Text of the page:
Since writing this post, I’ve had a few specific questions from travellers regarding the handling of our passports by Azerbaijani immigration. The Azerbaijan E-Visa is a sheet of A4 paper, i.e. it does not get affixed to your passport. But officials WILL stamp your passport with Azerbaijan entry/exit stamps, so there will be evidence of your visit in your passport. This is good to know if you plan on going to Armenia later (like we did). If you are planning on visiting Armenia after Azerbaijan, I highly recommend the post below, which has some vital information about the border crossing what you need to bring with you.
Arrival in Baku & police registration
Important: Any tourist planning to stay more than 10 days in Azerbaijan must register with Azeri police within three days of arrival. Failure to do so many result in a hefty fine (up to 400 AZN by some accounts) when you exit the country.
We were woken by the stewardess at about 6.30am and instructed to gather up our bed sheets. At 7.20am on the dot we pulled into Baku’s ultra-modern main railway station – a rather impressive introduction to the city.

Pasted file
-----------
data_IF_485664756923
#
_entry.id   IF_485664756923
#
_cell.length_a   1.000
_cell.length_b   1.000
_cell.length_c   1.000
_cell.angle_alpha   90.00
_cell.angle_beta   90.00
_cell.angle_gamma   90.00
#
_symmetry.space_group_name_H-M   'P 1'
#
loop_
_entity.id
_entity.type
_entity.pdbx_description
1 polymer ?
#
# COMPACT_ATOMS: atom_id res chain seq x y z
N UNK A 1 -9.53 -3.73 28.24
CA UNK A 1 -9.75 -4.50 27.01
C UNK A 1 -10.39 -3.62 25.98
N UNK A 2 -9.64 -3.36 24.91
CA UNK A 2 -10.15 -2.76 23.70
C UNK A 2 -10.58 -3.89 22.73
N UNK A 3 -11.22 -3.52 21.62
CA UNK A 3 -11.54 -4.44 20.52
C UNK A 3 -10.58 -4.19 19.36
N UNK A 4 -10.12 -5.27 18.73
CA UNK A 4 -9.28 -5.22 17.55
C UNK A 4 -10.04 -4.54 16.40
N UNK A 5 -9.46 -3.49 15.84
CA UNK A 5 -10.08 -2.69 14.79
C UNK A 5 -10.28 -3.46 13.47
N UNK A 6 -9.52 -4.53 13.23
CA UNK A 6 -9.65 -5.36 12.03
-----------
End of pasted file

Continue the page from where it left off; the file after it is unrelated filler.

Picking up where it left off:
From here you can easily connect to the metro by heading down the escalators to 28 May station, or alternatively pick up a bus/taxi from out front. There is a 24-hour cafe inside the arrivals hall that has free WIFI.
If you’re wondering what to do once you get to Baku, I recommend checking out Baia’s guide to the city over on Red Fedora Diary.
This is where we met our Airbnb host. She took us to our apartment and offered to complete our police registration for us. She needed a photo of our passport ID page, a photo of our visa and a timeline for our stay (we told her 30 days). Hotels can also do the registration for you, or you can try to make sense of it yourself online here.
Read next: Learning about Azeri history in Baku’s Old Town.
Can you enter into Azerbaijan after you’ve visited Armenia?
Yes – but with one important caveat. If you crossed the border into Nagorno-Karabakh (Republic of Artsakh) – the disputed region between Azerbaijan and Armenia – you will be permanently denied entry into Azerbaijan. It’s currently only possible to get into Nagorno-Karabakh from the Armenian side. While Armenian immigration has no problem with you visiting, for Azerbaijan, it’s a definite no-no. It’s very likely that immigration agents will ask you if you’ve travelled to Armenia – but this is just procedural.